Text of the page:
IN JESUS’s time, the city of Rome was a marvel simply by virtue of its size (about one million inhabitants, living in a densely populated fortified settlement). Most people at that time lived and worked on the land, in small communities. Now, in the developed West, a far greater proportion of people live — or at least work — in cities, and, for them, the countryside is more a place for holiday and recreation.
The city of Jerusalem was set on a hill, and fortified, to protect those who lived there from attack. And she was a holy city; for all her faults, she was not a Babylon, or a Rome — a sink of iniquity, crime, and pollution (Revelation 18.10). She was worth defending; and she was protected by a divine promise, even though most of the people living there found it easy to neglect that fact.
The scene for the Old Testament reading is a fortified boundary of Jerusalem. The writer is on the lookout for an enemy attack when he records his famous teaching, “the righteous shall live by their faith.”
Apart from this statement, and a memorable musical setting by Charles Stanford (“For lo, I raise up”), Habakkuk is an obscure prophet whose entire output amounts to less than one standard undergraduate essay. Yet that half-verse became a key component of Paul’s theology. In course of time, Martin Luther identified it — in (arguably) an act of eisegesis — as his central doctrine: justification “by faith alone”.
Habakkuk’s prophetic witness is directed first at nations rather than individuals. It must be recorded accurately; for it comes from God. Scripture is emphatic about the importance of honesty in witnesses: the ninth commandment (Exodus 20.16) is only the most famous among many examples. Deceit is corrosive, and ultimately dangerous in both private and public life. If witnesses lie, or fail to speak out when they should, the guilty go unpunished, and the innocent suffer.
Declaring a vision is risky, though, because it can drive policy and change the future. If the people are misled by false witnesses, disaster will surely result (1 Kings 22). Habakkuk’s message is positive: those who hurry to respond to the vision will make it a reality. But there is a warning too, for the proud.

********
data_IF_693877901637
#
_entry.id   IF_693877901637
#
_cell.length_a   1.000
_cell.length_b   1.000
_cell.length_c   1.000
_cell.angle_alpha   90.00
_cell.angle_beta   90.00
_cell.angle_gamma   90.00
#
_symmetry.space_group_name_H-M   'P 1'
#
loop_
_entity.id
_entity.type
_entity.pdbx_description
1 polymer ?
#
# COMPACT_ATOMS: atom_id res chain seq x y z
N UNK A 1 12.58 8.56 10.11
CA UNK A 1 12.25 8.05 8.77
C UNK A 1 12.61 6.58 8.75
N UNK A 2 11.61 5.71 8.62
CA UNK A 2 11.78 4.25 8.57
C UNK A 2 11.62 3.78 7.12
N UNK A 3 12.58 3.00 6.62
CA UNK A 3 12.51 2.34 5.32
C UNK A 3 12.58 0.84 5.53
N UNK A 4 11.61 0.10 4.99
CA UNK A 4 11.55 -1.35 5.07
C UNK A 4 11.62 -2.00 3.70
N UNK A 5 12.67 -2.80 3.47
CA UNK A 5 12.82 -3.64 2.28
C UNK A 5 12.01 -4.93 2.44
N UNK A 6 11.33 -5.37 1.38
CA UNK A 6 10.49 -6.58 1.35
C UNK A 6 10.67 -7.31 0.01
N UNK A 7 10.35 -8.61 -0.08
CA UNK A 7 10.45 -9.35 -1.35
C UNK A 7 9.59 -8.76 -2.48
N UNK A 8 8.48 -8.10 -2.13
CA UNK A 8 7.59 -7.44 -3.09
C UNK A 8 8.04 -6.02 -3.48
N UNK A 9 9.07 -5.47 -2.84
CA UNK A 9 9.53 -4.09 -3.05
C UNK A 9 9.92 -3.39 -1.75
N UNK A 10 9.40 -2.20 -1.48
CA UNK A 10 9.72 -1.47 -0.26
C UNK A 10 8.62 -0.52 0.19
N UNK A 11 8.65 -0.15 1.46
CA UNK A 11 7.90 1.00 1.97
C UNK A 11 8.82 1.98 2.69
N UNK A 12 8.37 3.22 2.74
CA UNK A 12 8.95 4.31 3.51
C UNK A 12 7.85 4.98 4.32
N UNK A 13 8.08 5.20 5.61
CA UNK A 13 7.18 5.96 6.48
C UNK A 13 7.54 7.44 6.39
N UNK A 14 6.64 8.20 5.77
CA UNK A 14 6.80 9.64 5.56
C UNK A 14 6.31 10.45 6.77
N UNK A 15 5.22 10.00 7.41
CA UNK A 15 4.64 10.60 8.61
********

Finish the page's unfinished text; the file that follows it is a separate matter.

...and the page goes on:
Habakkuk’s “appointed time” tells us that human life is not only lived in the moment: it has a past — and God promises a future, too. His idea of reliability and trustworthiness develops into a way of approaching God which is founded on the belief that he who calls us is faithful (1 Thessalonians 5.24).
That divine vision for an actual city takes a fresh direction in Paul, who imagines a metaphysical structure built on a foundation of faithful people who are bonded together by the keystone, Truth: Jesus Christ himself. Paul’s building is living and growing. It becomes a “holy temple”, composed not of stones, but of Christians, who are the dwelling place of God. This visionary building is a glimpse of one of those unseen realities to which the apostle bears witness.
So, we come to Thomas. The change of date from a December commemoration (BCP) to one in early July (CW) means that most clergy are ordained, and celebrate the eucharist for the first time, on or about the feast of “Doubting” Thomas.
That is timely reassurance for ministers that, even if they endure times of struggle with the fundamentals of faith, this will not make them unacceptable to Christ. Those who are called to ministry have Thomas to inspire them. He wanted good reasons to believe; he got them. He recognised the Lord, and died witnessing to faith in him.
Unlike ordinations, confirmation services happen throughout the year. With confirmation comes participation in eucharistic fellowship. I encourage new communicants to find, from scripture or liturgy, words to pray as they wait to receive the body and blood — words that speak richly to them. One of the options that I have long commended is a traditional choice — the words of Thomas — for the moment of receiving holy communion: “My Lord and my God.”
A commentator has called these words “the supreme christological pronouncement of the Fourth Gospel”; for they reveal for the first time that one can apply the same title to Christ as to God. Not a bad epitaph for the apostle whom even Christians have long stigmatised with a belittling epithet.